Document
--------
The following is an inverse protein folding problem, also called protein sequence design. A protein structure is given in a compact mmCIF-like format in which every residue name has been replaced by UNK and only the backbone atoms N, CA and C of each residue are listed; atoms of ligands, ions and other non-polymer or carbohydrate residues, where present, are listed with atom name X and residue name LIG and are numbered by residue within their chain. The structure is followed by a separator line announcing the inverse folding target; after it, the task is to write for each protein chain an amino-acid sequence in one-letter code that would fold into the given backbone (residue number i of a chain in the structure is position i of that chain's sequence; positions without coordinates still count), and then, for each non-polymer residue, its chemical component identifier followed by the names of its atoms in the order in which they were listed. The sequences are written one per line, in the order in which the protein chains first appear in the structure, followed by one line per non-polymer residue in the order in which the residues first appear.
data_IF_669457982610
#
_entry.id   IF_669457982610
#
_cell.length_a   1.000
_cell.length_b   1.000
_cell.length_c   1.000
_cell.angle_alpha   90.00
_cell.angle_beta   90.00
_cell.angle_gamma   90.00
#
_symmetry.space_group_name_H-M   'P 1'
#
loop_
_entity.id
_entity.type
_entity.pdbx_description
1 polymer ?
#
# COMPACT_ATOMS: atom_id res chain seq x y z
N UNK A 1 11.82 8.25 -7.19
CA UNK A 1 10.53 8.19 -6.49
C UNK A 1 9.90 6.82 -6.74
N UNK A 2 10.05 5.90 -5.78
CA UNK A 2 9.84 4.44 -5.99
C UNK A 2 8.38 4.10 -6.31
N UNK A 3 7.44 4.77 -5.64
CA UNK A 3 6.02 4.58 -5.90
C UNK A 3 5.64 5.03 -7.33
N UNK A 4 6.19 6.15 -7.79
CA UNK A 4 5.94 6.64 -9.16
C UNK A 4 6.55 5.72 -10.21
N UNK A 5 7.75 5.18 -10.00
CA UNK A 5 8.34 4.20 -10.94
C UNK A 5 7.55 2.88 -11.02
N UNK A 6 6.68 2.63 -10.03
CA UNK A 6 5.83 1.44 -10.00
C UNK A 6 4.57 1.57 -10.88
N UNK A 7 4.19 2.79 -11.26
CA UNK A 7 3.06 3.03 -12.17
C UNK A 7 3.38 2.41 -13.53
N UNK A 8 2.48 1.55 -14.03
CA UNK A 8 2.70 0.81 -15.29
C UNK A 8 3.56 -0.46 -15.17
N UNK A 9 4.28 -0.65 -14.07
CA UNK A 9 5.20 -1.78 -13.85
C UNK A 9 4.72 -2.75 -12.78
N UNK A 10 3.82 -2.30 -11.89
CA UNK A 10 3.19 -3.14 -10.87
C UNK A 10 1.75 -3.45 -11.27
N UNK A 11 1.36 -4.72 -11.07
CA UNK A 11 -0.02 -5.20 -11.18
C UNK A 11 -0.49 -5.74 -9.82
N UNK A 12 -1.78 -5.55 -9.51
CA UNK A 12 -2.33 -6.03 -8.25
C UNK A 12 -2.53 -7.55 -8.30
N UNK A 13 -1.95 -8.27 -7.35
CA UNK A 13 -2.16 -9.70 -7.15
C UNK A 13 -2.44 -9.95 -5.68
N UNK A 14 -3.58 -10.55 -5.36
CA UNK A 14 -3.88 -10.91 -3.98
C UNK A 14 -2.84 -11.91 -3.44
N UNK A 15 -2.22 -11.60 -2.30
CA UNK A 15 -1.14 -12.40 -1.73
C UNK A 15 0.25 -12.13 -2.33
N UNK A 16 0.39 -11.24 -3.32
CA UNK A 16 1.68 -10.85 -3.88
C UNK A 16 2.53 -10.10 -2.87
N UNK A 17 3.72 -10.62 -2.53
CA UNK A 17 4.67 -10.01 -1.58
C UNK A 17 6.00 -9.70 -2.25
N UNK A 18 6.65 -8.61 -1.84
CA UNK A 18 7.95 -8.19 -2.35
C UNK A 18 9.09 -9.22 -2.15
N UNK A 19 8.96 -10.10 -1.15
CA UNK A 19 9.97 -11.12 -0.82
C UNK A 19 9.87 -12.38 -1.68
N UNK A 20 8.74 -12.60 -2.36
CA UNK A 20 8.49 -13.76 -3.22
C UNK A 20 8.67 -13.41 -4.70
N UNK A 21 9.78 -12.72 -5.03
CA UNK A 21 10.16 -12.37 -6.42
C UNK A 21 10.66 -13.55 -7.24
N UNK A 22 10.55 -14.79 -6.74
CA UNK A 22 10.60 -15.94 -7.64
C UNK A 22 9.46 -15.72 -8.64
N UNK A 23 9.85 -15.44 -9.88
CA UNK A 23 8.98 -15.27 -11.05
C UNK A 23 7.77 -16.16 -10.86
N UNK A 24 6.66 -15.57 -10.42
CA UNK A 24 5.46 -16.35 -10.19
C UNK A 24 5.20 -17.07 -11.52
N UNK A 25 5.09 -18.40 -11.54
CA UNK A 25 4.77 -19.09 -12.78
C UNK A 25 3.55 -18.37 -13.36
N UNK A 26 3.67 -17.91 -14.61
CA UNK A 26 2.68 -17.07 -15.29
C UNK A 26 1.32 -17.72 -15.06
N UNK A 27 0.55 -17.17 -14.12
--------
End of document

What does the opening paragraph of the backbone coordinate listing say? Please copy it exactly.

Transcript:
The following is an inverse protein folding problem, also called protein sequence design. A protein structure is given in a compact mmCIF-like format in which every residue name has been replaced by UNK and only the backbone atoms N, CA and C of each residue are listed; atoms of ligands, ions and other non-polymer or carbohydrate residues, where present, are listed with atom name X and residue name LIG and are numbered by residue within their chain. The structure is followed by a separator line announcing the inverse folding target; after it, the task is to write for each protein chain an amino-acid sequence in one-letter code that would fold into the given backbone (residue number i of a chain in the structure is position i of that chain's sequence; positions without coordinates still count), and then, for each non-polymer residue, its chemical component identifier followed by the names of its atoms in the order in which they were listed. The sequences are written one per line, in the order in which the protein chains first appear in the structure, followed by one line per non-polymer residue in the order in which the residues first appear.